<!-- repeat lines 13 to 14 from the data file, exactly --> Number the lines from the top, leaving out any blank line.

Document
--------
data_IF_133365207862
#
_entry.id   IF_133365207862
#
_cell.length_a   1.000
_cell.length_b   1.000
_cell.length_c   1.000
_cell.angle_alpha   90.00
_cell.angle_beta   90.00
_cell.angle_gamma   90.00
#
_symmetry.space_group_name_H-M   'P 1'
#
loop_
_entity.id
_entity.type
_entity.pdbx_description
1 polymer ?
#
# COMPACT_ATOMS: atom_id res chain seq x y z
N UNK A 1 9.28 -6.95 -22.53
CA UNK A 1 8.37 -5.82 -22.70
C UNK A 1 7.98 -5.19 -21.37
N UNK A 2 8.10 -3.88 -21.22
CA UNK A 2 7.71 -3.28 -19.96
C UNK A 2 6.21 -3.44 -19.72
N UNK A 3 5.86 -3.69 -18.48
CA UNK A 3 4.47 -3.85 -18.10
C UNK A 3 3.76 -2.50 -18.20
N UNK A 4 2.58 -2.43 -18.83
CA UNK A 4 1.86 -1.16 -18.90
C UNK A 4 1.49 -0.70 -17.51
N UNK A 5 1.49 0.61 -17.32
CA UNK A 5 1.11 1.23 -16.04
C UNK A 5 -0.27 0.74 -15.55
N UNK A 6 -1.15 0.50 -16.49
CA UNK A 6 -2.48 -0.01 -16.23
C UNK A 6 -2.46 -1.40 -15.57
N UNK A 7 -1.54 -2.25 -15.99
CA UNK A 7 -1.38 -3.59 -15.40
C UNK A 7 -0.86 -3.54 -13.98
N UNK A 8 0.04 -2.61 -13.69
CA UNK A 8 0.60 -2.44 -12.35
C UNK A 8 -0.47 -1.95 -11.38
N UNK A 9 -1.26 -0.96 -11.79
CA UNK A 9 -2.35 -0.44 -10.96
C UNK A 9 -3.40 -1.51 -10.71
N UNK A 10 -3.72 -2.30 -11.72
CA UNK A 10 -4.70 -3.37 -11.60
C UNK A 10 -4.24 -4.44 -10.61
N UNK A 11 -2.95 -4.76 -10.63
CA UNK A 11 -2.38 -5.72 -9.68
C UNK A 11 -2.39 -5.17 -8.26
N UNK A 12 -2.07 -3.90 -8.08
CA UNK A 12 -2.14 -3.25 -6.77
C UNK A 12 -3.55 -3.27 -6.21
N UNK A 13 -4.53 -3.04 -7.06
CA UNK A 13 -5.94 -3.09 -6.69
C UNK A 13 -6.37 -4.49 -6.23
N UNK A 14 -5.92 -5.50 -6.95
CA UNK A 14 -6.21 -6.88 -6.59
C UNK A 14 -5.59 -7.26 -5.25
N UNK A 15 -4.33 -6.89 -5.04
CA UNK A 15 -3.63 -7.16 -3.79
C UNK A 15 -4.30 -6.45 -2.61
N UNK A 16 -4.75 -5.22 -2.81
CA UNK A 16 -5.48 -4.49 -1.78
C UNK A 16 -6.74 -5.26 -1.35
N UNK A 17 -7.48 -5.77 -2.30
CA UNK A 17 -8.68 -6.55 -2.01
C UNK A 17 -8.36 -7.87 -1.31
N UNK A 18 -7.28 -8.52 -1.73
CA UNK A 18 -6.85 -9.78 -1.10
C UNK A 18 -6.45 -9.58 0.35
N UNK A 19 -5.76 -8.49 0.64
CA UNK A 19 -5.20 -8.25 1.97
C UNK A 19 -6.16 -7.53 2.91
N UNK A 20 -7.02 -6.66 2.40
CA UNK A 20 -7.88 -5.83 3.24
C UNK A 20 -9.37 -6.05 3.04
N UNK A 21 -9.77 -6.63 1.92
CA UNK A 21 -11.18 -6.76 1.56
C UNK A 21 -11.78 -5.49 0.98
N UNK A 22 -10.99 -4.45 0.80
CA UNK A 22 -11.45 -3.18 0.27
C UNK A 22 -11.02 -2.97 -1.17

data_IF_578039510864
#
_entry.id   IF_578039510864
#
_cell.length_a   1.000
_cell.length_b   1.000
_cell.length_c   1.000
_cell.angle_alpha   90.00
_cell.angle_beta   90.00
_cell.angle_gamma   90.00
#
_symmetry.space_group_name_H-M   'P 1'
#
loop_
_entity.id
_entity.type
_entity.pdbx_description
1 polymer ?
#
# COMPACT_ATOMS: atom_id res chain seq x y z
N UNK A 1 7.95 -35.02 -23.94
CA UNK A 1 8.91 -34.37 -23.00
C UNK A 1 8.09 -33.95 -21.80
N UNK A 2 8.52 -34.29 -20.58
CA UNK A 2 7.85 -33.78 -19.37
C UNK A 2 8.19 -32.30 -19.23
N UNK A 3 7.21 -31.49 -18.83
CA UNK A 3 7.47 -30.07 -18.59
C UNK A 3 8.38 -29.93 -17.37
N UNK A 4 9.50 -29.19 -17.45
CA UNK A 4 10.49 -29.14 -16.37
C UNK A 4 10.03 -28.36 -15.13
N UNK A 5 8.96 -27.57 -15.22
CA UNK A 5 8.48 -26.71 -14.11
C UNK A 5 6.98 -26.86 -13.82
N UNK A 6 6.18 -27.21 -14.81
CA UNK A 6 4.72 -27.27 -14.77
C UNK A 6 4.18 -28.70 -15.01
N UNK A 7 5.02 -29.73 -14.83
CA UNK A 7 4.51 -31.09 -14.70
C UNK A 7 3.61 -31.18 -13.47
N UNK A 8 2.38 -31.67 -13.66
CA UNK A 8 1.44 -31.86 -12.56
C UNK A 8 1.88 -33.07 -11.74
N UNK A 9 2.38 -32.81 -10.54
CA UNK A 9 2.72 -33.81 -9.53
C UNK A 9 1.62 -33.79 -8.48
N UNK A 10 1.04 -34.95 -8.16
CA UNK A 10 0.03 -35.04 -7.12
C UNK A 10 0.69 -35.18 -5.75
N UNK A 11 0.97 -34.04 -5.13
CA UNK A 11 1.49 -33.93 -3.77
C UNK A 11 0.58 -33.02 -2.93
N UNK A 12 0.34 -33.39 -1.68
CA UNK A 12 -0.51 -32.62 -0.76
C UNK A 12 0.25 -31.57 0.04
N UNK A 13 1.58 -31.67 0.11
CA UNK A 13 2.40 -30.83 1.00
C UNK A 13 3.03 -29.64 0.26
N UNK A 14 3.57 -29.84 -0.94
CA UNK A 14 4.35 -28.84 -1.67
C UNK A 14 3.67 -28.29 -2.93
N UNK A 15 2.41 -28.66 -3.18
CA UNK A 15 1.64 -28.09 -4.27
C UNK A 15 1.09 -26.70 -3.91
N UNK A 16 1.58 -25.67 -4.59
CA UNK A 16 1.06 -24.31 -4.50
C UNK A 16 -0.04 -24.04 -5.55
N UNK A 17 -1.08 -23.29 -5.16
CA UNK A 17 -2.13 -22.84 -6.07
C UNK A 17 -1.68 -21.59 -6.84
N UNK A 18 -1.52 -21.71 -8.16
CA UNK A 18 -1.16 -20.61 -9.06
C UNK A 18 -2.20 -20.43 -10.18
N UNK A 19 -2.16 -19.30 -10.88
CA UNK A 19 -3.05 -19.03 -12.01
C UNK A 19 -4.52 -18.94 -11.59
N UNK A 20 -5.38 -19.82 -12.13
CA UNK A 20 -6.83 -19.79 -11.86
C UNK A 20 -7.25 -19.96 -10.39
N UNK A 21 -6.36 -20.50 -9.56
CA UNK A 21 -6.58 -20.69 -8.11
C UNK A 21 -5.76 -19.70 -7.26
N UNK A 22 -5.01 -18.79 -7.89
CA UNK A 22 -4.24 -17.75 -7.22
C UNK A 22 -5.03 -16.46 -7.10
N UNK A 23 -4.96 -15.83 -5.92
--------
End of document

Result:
#
loop_